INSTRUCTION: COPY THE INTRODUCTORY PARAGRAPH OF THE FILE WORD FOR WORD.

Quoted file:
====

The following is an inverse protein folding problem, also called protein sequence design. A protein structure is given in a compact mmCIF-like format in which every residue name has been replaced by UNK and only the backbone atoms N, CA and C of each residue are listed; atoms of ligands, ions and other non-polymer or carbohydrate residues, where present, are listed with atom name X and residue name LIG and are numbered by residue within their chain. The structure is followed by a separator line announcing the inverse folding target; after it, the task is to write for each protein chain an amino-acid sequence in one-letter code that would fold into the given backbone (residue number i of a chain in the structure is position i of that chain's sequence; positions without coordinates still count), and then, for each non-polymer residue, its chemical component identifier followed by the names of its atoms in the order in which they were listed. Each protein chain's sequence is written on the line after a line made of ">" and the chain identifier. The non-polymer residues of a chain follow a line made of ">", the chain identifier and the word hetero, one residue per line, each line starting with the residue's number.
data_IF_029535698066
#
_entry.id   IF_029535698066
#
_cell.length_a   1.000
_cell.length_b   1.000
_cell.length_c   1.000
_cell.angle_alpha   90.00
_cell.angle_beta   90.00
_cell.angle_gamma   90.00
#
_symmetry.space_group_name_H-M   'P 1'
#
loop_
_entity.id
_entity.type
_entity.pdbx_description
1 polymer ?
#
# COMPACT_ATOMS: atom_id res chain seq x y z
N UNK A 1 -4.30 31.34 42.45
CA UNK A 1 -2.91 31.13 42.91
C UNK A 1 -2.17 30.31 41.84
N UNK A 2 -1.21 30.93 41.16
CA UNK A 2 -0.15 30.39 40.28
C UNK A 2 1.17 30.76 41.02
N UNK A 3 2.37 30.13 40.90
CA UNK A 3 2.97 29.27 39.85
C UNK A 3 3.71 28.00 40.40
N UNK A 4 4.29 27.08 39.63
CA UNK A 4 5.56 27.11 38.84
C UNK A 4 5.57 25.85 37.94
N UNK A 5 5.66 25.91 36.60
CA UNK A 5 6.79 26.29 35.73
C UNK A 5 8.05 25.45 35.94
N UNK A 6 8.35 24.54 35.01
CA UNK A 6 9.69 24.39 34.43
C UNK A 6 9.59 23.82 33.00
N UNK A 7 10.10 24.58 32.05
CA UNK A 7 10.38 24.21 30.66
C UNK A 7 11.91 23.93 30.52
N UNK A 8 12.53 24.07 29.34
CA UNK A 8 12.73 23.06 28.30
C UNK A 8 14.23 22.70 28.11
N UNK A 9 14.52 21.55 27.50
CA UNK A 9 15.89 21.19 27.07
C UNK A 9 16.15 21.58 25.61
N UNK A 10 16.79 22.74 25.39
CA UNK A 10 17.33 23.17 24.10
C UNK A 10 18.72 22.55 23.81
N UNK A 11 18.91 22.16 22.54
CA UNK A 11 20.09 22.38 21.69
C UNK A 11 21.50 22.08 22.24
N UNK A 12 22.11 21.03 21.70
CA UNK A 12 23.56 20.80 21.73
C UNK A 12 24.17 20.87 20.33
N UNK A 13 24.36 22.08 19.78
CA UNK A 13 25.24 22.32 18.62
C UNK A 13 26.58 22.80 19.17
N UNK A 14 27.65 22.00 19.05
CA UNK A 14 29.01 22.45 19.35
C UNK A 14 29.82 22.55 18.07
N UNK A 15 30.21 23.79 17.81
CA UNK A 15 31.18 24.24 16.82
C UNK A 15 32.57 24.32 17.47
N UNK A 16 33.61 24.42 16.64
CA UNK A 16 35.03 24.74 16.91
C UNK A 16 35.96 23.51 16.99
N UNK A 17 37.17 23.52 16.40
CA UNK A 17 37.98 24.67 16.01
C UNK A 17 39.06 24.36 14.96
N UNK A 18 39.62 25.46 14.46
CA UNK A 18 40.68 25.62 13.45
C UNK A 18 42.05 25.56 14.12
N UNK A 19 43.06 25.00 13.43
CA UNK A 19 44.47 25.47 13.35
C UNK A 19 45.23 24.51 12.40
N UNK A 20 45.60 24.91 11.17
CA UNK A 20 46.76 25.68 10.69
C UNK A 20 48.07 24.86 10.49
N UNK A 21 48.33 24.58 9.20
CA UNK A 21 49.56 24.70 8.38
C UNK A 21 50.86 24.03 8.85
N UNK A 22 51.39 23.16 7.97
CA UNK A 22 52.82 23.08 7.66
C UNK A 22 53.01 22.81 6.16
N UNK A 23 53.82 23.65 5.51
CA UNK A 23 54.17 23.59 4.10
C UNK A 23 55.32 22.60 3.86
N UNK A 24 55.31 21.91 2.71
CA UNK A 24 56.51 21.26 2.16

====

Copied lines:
The following is an inverse protein folding problem, also called protein sequence design. A protein structure is given in a compact mmCIF-like format in which every residue name has been replaced by UNK and only the backbone atoms N, CA and C of each residue are listed; atoms of ligands, ions and other non-polymer or carbohydrate residues, where present, are listed with atom name X and residue name LIG and are numbered by residue within their chain. The structure is followed by a separator line announcing the inverse folding target; after it, the task is to write for each protein chain an amino-acid sequence in one-letter code that would fold into the given backbone (residue number i of a chain in the structure is position i of that chain's sequence; positions without coordinates still count), and then, for each non-polymer residue, its chemical component identifier followed by the names of its atoms in the order in which they were listed. Each protein chain's sequence is written on the line after a line made of ">" and the chain identifier. The non-polymer residues of a chain follow a line made of ">", the chain identifier and the word hetero, one residue per line, each line starting with the residue's number.